Residents in Monmouthshire are set to receive a new glass recycling box following a “successful” glass recycling trial of over 6,500 properties which began in 2016.
From 4 March glass bottles and jars will no longer be accepted in recycling bags, but collected fortnightly in the recycling boxes.
The move is designed to improve the quality and value of all recycling in the county, the council said.
Around 45,000 44-litre recycling boxes, manufactured by Coral Products, will be used to collect glass and separate it from the existing commingled collection. The collected glass will be processed at a glass reprocessing plant in Cwmbran – operated by Recresco – rather than through a MRF.
From there glass cullet will be transported to be recycled into fibre glass, new glass bottles and concrete products.
Monmouthshire county council is also purchasing a new fleet of split-back RCVs, from manufacturer NTM, which have a separate compartment specifically for food waste or glass to support the collection changes.
For the majority of households, glass boxes will be collected at the same time as household waste in the new split-back vehicles. Residents in rural areas will have their glass collected on smaller vehicles that can easily navigate the country lanes.
The council will take delivery of seven narrow chassis 18-tonne vehicles, manufactured by Dennis Eagle and three 7.5 tonne vehicles also manufactured by NTM to enable the new service.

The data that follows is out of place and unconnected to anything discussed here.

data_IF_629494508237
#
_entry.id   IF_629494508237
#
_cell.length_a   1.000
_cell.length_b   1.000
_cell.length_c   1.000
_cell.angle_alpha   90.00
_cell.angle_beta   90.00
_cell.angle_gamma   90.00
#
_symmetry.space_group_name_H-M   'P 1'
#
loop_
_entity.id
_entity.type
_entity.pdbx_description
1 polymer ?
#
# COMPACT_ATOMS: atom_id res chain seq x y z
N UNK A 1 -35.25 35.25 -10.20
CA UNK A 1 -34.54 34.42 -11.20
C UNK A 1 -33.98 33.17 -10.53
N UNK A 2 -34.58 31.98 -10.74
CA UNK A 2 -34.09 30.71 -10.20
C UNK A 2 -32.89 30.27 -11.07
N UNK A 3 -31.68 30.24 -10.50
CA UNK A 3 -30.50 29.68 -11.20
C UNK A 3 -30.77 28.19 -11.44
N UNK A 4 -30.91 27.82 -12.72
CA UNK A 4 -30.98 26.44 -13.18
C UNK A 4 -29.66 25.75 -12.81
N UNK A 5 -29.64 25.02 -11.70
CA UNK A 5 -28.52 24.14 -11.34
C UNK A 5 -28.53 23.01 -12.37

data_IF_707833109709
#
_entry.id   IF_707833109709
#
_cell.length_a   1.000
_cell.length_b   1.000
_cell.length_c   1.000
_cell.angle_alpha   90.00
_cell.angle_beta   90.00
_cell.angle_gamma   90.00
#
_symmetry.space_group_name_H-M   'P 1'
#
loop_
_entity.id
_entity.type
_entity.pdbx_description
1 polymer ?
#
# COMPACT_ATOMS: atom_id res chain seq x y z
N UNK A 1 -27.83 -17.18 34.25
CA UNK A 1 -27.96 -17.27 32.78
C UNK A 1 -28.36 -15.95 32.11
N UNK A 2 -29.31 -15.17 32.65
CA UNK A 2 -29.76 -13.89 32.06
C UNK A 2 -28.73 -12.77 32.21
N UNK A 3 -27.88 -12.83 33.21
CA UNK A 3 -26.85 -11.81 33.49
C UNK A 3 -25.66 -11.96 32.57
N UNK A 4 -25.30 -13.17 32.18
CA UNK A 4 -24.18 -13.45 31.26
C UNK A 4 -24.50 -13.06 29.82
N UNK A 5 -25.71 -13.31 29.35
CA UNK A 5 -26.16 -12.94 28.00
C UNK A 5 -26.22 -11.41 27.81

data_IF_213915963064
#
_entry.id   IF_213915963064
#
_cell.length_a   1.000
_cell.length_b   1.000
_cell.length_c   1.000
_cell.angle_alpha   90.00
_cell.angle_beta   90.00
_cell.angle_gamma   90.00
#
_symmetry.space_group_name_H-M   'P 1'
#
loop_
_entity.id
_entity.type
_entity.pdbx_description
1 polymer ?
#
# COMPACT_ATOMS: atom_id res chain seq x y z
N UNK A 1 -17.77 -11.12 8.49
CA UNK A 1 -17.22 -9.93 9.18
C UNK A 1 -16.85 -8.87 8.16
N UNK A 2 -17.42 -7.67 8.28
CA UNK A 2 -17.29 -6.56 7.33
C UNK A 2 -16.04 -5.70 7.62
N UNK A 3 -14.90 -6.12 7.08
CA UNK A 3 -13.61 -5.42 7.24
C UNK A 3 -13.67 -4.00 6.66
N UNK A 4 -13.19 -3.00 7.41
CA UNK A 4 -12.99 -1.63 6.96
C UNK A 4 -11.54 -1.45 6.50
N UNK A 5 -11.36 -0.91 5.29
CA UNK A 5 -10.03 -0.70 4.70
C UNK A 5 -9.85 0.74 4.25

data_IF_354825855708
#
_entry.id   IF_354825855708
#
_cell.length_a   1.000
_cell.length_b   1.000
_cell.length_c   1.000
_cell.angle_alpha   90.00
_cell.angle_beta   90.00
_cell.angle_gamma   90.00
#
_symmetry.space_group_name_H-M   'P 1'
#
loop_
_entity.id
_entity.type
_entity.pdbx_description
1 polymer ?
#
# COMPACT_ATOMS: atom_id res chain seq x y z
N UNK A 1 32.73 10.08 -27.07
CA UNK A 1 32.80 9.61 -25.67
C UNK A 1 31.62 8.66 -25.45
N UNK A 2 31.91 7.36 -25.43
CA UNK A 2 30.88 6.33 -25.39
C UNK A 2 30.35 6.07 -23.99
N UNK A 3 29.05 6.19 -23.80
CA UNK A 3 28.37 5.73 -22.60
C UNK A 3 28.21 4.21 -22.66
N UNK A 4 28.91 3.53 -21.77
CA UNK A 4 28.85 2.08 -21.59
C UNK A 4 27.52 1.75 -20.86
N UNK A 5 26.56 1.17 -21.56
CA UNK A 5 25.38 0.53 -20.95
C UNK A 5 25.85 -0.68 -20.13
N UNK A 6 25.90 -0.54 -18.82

As part of the updated service, red and purple bags for recycling will continue to be collected weekly with red bags for card, paper and cartons, and purple for plastic bottles and PTT, and metal cans and tins.
Food waste will also continue to be collected weekly. For most households, food waste and recycling will be collected at the same time but on new vehicles with separate compartments, the council said.
According to the authority, the new vehicles with separate compartments for materials will deliver “better quality recycling and greater overall efficiencies”.
Commenting on the service change, Cllr Bryan Jones, cabinet member for operations said: ‘The new glass boxes will enable glass to be recycled over and over again and saves the planet’s finite resources. Residents have always risen to the challenge of increasing recycling when we introduce new services, and we are confident they will do so again. I hope that residents continue to recycle and embrace the changes ahead.’
Monmouthshire recorded a recycling rate of 65.8% for 2017/18. The county has a population of over 91,000.
The boxes and information leaflets will be delivered throughout January and into early February.
The recycling trial in 2016 was launched in response to the Welsh Government’s preference for separate collections set out in its collections blueprint (see letsrecycle.com story).